AI’s powers are unique, but the struggle to contain a powerful technology is a familiar story. With every new advance, companies (and governments) have a choice of how to use it. It’s good business to disseminate innovations to the public, whose lives will be improved and even become more fun. But when the technologies are released with zero concern for their negative impact, those products are going to create misery. Holding researchers and companies accountable for such harms is a challenge that society has failed to meet. There are endless cases where human beings in charge of things make conscious choices that safeguarding human life is less important than, say, making a profit. It won’t be surprising if they build those twisted priorities into their AI. And then, after some disaster, claim that the bot did it!

I’m almost tempted to say that the right solution to this “dilemma” is beyond human capability. Maybe the only way we can prevent extinction is to follow guidance by a superintelligent AI agent. By the time we get to GPT-20, we may have our answer. If it’s still talking to us by then. 

Time Travel

Thirty years ago I wrote a book called Artificial Life, about human-made systems that mimicked—and possibly, qualified as—biological entities. Many of the researchers I spoke to acknowledged the possibility that these would evolve into sophisticated beings that might obliterate humanity, intentionally or not. I had a lot of discussions with A-life scientists on that subject and shared some transcripts with the Whole Earth Review, which published them in the fall of 1992. Here’s a bit from an interview with scientist Norman Packard of the Santa Fe Institute.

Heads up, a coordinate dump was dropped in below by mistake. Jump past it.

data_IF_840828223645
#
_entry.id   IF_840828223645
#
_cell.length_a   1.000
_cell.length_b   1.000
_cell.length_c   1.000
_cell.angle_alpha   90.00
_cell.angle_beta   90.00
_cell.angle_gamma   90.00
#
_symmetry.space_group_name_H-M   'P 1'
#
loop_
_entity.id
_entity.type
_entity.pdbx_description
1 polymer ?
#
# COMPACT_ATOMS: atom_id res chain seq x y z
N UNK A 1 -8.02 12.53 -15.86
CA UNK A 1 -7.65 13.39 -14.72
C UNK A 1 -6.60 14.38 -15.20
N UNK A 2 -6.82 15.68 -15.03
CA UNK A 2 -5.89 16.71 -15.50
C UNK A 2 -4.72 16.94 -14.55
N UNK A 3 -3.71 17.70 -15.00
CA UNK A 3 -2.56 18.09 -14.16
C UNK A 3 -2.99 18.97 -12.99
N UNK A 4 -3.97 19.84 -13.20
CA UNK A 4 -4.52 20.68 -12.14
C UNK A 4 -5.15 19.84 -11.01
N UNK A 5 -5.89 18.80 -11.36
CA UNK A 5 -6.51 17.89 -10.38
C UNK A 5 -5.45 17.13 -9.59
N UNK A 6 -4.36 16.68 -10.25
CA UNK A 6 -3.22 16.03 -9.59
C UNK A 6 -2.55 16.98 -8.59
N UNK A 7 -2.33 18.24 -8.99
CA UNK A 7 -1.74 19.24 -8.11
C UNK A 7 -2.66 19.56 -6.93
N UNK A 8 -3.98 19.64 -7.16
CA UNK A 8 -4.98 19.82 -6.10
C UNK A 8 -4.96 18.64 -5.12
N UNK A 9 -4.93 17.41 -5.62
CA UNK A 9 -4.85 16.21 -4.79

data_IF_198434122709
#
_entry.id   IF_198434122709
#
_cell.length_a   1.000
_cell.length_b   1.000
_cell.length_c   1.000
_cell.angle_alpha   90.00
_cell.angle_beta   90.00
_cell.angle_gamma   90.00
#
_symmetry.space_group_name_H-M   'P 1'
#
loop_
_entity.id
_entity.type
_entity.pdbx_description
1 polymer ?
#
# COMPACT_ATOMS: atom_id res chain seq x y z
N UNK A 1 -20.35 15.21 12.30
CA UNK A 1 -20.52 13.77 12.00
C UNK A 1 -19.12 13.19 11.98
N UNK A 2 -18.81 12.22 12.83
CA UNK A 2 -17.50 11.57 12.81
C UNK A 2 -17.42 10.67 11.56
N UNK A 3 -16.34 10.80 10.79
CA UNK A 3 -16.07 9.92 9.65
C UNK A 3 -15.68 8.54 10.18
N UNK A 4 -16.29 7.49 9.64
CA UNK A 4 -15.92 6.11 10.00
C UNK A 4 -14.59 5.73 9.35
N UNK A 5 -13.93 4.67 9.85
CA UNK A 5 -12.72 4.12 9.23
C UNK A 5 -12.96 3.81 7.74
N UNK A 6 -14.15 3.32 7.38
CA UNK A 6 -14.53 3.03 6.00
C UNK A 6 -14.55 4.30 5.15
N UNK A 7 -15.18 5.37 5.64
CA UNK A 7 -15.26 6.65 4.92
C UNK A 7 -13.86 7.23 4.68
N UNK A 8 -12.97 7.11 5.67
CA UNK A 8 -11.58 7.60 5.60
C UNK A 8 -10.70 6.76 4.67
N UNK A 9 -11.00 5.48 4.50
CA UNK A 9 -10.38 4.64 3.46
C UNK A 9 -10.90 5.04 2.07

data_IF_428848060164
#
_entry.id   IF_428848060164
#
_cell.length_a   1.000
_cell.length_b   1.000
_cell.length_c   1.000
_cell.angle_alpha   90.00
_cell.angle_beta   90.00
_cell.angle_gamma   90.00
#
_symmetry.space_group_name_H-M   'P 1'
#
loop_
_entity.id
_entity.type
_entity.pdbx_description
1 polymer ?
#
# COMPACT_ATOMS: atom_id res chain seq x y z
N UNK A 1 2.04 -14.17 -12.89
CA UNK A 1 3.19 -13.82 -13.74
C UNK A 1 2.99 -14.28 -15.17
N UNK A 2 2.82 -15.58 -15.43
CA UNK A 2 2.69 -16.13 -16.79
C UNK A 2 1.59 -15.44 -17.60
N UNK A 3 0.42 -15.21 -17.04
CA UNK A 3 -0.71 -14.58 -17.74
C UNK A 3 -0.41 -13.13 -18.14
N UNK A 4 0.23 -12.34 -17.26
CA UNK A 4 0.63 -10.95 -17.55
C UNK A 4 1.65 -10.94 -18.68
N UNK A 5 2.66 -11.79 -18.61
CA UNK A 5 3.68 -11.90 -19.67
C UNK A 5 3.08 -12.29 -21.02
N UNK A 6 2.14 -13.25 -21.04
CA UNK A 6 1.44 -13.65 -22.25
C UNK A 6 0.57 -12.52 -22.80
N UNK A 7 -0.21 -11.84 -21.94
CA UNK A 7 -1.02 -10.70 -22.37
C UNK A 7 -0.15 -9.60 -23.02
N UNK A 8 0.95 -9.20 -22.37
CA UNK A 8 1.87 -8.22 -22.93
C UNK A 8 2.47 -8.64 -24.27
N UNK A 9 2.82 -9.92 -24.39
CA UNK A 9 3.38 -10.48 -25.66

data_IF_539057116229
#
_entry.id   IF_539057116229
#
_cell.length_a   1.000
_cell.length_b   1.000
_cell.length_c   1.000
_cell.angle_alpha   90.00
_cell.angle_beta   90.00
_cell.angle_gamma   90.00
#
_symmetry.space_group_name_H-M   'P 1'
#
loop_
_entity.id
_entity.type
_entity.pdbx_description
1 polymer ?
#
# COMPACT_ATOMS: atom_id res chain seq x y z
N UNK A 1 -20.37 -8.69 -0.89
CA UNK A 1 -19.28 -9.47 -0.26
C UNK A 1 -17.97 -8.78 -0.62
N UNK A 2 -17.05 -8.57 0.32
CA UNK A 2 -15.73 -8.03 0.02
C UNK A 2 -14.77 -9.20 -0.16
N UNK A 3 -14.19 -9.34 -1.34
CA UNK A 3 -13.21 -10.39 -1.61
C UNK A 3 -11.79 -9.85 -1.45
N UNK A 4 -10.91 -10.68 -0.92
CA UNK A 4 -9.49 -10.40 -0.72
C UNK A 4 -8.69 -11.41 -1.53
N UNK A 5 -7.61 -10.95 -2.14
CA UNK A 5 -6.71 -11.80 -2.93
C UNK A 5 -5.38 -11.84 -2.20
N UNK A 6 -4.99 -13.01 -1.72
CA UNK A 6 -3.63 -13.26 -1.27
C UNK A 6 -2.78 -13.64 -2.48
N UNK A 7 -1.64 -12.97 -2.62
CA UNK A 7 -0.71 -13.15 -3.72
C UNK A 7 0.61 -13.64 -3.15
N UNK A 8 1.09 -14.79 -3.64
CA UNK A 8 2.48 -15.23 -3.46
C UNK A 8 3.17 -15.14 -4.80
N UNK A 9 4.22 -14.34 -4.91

Steven Levy: I’ve heard it said that this is potentially the next evolutionary step, that we’re creating our successors.Norman Packard: Yeah.

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Which is a pretty heavy thing, right?

It’s sort of like a midlife crisis. It has to happen sometime.

Well, we have to die, that has to happen sometime. But you don’t have to create the next species. It’s never been done on this planet before.

Come on. Things have been replaced by other things for billions of years.

Yeah, but not by things they’ve created.

Not by things they’ve created, no.

If you believe that’s possible, aren’t you worried whether it’s a good idea to do it?

No, I believe very strongly in a fairly fatalistic way of the inevitability of the evolutionary process. 

The fact of evolution is inevitable, but where it goes is not.